National Screen and Sound Archive of Wales preserves and celebrates the sound and moving image heritage of Wales, making it accessible to a wide range of users for enjoyment and learning. Its film collection reflects every aspect of the nation’s social, cultural and working life across the 20th century, giving a fascinating insight into Welsh filmmaking, both amateur and professional.
This film is part of Free
Grounded on the Platters: HMS Conway
A sorry end to any ship: timings, tide and wind played their part in pushing HMS Conway onto the Platters rocks in the Menai Strait on 14/4/1953.
From the collection of:
Nelson, carved in teak and weighing 3.5 tons, served as HMS Conway’s figurehead and thus presided over the ship’s wrecking in the Menai Strait 14/4/1953, a stretch of water he was known to regard as one of the most treacherous a sailor could encounter. Artist Charles F Tunnicliffe records the ship grounded on the Platters, never to reach Birkenhead for its refit, and returns with his camera in 1956 when the vessel was being broken up and a heat torch spark had set it alight.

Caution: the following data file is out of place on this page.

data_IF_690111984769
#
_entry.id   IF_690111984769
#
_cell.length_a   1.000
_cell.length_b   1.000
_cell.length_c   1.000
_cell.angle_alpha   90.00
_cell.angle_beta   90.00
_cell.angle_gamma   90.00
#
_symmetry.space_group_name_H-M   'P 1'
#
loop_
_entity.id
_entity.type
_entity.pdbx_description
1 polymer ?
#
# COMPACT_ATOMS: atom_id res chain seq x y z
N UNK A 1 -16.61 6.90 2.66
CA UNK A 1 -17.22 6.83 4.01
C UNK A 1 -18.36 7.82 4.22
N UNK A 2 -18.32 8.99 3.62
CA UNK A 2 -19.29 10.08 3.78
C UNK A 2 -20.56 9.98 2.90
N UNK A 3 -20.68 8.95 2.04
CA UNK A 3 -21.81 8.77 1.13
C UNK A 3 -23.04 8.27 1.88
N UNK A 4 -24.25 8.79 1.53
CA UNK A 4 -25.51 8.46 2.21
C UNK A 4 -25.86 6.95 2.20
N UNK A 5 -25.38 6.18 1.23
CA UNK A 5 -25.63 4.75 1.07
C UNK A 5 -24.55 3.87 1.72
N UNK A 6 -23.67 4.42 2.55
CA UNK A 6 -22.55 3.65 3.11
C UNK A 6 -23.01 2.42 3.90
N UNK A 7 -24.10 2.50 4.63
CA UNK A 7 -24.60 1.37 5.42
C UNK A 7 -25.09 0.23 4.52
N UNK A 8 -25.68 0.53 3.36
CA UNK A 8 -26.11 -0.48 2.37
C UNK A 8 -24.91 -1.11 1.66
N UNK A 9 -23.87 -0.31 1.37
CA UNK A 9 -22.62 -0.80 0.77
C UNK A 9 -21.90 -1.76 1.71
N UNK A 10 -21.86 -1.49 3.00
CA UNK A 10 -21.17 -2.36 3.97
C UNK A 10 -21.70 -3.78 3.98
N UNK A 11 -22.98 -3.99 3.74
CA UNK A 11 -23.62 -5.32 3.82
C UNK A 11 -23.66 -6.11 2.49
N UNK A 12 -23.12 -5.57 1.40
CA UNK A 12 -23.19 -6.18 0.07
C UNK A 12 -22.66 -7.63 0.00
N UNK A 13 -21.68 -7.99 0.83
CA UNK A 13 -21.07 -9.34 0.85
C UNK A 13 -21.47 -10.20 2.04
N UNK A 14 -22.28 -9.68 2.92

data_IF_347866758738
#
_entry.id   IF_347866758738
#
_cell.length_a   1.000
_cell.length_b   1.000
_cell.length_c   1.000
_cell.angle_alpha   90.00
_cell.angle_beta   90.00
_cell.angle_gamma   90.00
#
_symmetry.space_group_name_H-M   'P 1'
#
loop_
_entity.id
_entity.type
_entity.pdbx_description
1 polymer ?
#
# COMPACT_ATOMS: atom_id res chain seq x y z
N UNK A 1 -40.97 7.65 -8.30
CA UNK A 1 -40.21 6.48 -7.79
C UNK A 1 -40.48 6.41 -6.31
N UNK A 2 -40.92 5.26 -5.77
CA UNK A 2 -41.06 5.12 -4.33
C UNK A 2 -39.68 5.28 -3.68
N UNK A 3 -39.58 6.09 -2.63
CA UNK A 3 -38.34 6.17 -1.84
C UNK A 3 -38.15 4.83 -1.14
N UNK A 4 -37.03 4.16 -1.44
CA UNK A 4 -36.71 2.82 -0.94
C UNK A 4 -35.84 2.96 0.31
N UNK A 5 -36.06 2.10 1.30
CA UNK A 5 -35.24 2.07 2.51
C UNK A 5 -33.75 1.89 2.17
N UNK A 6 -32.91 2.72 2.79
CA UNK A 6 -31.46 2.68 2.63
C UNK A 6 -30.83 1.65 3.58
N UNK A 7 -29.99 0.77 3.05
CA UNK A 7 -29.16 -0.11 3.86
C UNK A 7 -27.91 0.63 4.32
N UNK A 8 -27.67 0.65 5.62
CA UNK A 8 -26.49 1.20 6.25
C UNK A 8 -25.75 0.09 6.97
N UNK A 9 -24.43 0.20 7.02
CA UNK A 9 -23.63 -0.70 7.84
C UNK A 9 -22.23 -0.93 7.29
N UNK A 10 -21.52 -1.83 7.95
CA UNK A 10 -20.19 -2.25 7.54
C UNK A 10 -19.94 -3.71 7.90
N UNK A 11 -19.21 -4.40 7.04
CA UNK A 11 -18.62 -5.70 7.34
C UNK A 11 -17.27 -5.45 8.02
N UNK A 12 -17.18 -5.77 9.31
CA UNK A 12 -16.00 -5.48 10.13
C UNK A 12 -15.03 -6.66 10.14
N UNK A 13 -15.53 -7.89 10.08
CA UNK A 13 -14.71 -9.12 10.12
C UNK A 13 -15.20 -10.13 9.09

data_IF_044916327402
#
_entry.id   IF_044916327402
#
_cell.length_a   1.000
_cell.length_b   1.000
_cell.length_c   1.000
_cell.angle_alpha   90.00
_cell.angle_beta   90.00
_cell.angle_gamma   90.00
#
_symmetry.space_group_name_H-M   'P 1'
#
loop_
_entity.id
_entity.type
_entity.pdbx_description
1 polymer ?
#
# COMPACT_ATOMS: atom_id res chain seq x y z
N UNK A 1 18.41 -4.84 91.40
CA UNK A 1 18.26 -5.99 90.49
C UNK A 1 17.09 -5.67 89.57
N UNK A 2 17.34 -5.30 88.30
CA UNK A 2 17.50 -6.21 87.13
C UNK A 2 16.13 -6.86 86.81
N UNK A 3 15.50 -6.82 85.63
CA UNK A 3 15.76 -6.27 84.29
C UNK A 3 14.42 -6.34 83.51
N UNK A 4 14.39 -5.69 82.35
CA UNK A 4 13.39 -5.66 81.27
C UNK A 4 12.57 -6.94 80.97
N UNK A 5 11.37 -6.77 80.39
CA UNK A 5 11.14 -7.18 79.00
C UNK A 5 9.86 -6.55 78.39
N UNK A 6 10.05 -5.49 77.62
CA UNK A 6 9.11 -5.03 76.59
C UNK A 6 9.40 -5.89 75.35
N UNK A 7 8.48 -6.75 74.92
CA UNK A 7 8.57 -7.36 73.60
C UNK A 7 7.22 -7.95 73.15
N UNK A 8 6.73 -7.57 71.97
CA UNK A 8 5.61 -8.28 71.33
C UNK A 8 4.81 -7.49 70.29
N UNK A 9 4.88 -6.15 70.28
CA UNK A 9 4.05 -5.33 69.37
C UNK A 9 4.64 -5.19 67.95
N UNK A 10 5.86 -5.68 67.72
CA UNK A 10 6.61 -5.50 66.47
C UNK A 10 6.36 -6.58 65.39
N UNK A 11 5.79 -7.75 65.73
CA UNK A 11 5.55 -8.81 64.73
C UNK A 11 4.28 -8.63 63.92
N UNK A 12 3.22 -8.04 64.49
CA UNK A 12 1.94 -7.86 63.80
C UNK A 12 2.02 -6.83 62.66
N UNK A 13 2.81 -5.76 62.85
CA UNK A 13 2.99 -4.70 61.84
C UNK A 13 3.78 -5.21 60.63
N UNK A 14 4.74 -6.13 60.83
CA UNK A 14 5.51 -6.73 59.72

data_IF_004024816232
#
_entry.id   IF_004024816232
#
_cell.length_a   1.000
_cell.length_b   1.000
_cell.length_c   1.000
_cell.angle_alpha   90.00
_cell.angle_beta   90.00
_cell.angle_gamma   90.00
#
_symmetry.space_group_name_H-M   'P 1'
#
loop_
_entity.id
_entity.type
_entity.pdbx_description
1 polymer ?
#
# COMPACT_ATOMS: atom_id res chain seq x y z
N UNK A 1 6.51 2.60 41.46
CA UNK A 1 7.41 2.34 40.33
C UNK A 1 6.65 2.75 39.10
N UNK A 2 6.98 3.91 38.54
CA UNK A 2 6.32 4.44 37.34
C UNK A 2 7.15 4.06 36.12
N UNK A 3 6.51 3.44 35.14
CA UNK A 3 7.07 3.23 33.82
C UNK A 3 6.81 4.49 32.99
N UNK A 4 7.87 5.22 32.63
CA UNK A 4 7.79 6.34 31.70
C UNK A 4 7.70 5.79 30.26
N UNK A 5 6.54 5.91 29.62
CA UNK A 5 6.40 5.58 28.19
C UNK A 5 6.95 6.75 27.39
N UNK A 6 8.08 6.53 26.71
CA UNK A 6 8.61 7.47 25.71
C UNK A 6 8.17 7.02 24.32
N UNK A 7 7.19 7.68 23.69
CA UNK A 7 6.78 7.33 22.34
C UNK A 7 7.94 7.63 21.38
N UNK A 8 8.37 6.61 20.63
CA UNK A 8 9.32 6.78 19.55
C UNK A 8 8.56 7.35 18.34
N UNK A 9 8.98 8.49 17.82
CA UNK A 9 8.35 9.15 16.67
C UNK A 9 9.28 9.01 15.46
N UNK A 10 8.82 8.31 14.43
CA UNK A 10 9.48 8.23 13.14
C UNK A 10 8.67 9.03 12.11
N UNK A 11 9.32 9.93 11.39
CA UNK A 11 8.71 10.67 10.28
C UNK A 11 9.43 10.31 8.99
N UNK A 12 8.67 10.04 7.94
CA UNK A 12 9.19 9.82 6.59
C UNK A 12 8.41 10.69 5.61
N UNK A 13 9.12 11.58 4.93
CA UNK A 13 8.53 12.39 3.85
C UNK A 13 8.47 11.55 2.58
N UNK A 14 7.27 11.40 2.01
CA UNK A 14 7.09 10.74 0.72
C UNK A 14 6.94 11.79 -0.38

It was evident from a young age that Tunnicliffe (1901-79) had a gift for drawing, his particular interest being birds and other wildlife. From a farm in Cheshire he won scholarships to Macclesfield School of Art and the Royal College of Art, London. He worked as an etcher and engraver, a teacher and an illustrator for Ladybird books, Brooke Bond tea cards and for books by e.g. Alison Uttley and Henry Williamson. He married Winifred Wonnacott (1902-69), a fellow RCA scholarship student from Holywood, Belfast, and they moved to ‘Shorelands’, a bungalow/bird hide by the Cefni estuary, Malltraeth, in 1947. Their friends included T G ‘Wack’ Walker, Norman ‘Nomad’ Ellison, Ted Breeze Jones and Kyffin Williams.